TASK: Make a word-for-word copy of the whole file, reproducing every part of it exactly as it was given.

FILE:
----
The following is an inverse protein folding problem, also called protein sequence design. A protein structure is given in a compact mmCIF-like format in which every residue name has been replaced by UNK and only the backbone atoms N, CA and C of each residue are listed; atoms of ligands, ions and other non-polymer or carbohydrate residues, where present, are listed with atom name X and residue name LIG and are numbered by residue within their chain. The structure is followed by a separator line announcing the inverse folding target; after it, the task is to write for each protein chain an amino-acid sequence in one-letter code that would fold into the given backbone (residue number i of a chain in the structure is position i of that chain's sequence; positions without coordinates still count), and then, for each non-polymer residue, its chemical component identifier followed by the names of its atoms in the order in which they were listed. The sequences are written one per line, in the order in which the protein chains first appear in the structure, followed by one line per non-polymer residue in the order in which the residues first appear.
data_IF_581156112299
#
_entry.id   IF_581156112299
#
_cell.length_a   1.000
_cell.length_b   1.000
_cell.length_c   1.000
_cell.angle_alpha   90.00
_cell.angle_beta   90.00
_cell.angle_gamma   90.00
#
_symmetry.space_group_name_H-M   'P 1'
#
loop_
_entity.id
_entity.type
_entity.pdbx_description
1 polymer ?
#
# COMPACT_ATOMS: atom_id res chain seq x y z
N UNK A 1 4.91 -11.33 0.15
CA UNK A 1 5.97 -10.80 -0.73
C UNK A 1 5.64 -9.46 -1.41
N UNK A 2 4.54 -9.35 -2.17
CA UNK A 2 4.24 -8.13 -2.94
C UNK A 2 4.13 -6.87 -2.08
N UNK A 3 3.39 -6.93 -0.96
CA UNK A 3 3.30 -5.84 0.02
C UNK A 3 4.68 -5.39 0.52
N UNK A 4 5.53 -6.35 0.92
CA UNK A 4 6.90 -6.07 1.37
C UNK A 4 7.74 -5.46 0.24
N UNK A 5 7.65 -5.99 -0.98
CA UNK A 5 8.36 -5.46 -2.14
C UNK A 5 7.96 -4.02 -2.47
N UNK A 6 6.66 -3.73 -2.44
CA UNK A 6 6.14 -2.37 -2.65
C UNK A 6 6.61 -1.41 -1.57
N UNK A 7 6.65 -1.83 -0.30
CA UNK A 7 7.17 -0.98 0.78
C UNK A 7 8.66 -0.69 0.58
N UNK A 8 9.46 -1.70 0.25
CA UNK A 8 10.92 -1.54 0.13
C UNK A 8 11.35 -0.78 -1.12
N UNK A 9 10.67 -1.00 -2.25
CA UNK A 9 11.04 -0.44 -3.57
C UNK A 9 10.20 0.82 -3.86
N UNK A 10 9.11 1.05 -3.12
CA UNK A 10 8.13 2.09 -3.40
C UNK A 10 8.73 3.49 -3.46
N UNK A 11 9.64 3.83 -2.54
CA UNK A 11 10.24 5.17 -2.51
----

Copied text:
The following is an inverse protein folding problem, also called protein sequence design. A protein structure is given in a compact mmCIF-like format in which every residue name has been replaced by UNK and only the backbone atoms N, CA and C of each residue are listed; atoms of ligands, ions and other non-polymer or carbohydrate residues, where present, are listed with atom name X and residue name LIG and are numbered by residue within their chain. The structure is followed by a separator line announcing the inverse folding target; after it, the task is to write for each protein chain an amino-acid sequence in one-letter code that would fold into the given backbone (residue number i of a chain in the structure is position i of that chain's sequence; positions without coordinates still count), and then, for each non-polymer residue, its chemical component identifier followed by the names of its atoms in the order in which they were listed. The sequences are written one per line, in the order in which the protein chains first appear in the structure, followed by one line per non-polymer residue in the order in which the residues first appear.
data_IF_581156112299
#
_entry.id   IF_581156112299
#
_cell.length_a   1.000
_cell.length_b   1.000
_cell.length_c   1.000
_cell.angle_alpha   90.00
_cell.angle_beta   90.00
_cell.angle_gamma   90.00
#
_symmetry.space_group_name_H-M   'P 1'
#
loop_
_entity.id
_entity.type
_entity.pdbx_description
1 polymer ?
#
# COMPACT_ATOMS: atom_id res chain seq x y z
N UNK A 1 4.91 -11.33 0.15
CA UNK A 1 5.97 -10.80 -0.73
C UNK A 1 5.64 -9.46 -1.41
N UNK A 2 4.54 -9.35 -2.17
CA UNK A 2 4.24 -8.13 -2.94
C UNK A 2 4.13 -6.87 -2.08
N UNK A 3 3.39 -6.93 -0.96
CA UNK A 3 3.30 -5.84 0.02
C UNK A 3 4.68 -5.39 0.52
N UNK A 4 5.53 -6.35 0.92
CA UNK A 4 6.90 -6.07 1.37
C UNK A 4 7.74 -5.46 0.24
N UNK A 5 7.65 -5.99 -0.98
CA UNK A 5 8.36 -5.46 -2.14
C UNK A 5 7.96 -4.02 -2.47
N UNK A 6 6.66 -3.73 -2.44
CA UNK A 6 6.14 -2.37 -2.65
C UNK A 6 6.61 -1.41 -1.57
N UNK A 7 6.65 -1.83 -0.30
CA UNK A 7 7.17 -0.98 0.78
C UNK A 7 8.66 -0.69 0.58
N UNK A 8 9.46 -1.70 0.25
CA UNK A 8 10.92 -1.54 0.13
C UNK A 8 11.35 -0.78 -1.12
N UNK A 9 10.67 -1.00 -2.25
CA UNK A 9 11.04 -0.44 -3.57
C UNK A 9 10.20 0.82 -3.86
N UNK A 10 9.11 1.05 -3.12
CA UNK A 10 8.13 2.09 -3.40
C UNK A 10 8.73 3.49 -3.46
N UNK A 11 9.64 3.83 -2.54
CA UNK A 11 10.24 5.17 -2.51